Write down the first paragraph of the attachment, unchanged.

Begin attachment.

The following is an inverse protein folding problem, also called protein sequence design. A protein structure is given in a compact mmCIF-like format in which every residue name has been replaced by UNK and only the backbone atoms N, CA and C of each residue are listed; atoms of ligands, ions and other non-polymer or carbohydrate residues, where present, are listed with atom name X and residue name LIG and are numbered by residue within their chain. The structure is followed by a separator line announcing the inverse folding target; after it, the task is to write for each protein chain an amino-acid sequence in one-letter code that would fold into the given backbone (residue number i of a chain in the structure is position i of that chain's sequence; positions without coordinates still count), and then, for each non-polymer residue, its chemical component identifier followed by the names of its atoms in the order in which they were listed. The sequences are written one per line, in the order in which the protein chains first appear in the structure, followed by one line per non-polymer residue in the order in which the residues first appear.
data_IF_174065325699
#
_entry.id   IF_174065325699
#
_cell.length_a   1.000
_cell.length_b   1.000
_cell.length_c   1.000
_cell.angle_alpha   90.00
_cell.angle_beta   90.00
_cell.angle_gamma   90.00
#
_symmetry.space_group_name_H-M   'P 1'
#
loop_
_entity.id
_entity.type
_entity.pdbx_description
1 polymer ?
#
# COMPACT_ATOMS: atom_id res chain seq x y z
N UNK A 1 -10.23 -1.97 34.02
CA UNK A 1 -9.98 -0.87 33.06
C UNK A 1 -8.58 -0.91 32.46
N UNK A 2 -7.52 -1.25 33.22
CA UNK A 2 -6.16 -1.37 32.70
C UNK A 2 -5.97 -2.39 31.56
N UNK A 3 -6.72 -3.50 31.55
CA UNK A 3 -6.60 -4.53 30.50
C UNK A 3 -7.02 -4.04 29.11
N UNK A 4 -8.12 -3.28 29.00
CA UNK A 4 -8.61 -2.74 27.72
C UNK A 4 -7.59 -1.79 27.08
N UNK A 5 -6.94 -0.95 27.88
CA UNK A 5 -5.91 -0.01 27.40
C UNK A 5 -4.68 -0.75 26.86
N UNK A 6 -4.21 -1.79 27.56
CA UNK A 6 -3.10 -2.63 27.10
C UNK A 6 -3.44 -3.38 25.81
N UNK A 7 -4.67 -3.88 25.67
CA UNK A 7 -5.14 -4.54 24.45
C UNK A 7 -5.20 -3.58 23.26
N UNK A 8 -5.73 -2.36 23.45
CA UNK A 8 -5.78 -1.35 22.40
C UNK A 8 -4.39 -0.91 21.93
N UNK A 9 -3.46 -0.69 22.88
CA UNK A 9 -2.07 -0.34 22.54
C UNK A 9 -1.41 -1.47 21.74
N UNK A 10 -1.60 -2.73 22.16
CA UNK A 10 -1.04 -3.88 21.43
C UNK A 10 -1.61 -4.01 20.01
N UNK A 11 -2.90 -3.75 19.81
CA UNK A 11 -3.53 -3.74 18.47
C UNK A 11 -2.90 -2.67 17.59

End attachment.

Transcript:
The following is an inverse protein folding problem, also called protein sequence design. A protein structure is given in a compact mmCIF-like format in which every residue name has been replaced by UNK and only the backbone atoms N, CA and C of each residue are listed; atoms of ligands, ions and other non-polymer or carbohydrate residues, where present, are listed with atom name X and residue name LIG and are numbered by residue within their chain. The structure is followed by a separator line announcing the inverse folding target; after it, the task is to write for each protein chain an amino-acid sequence in one-letter code that would fold into the given backbone (residue number i of a chain in the structure is position i of that chain's sequence; positions without coordinates still count), and then, for each non-polymer residue, its chemical component identifier followed by the names of its atoms in the order in which they were listed. The sequences are written one per line, in the order in which the protein chains first appear in the structure, followed by one line per non-polymer residue in the order in which the residues first appear.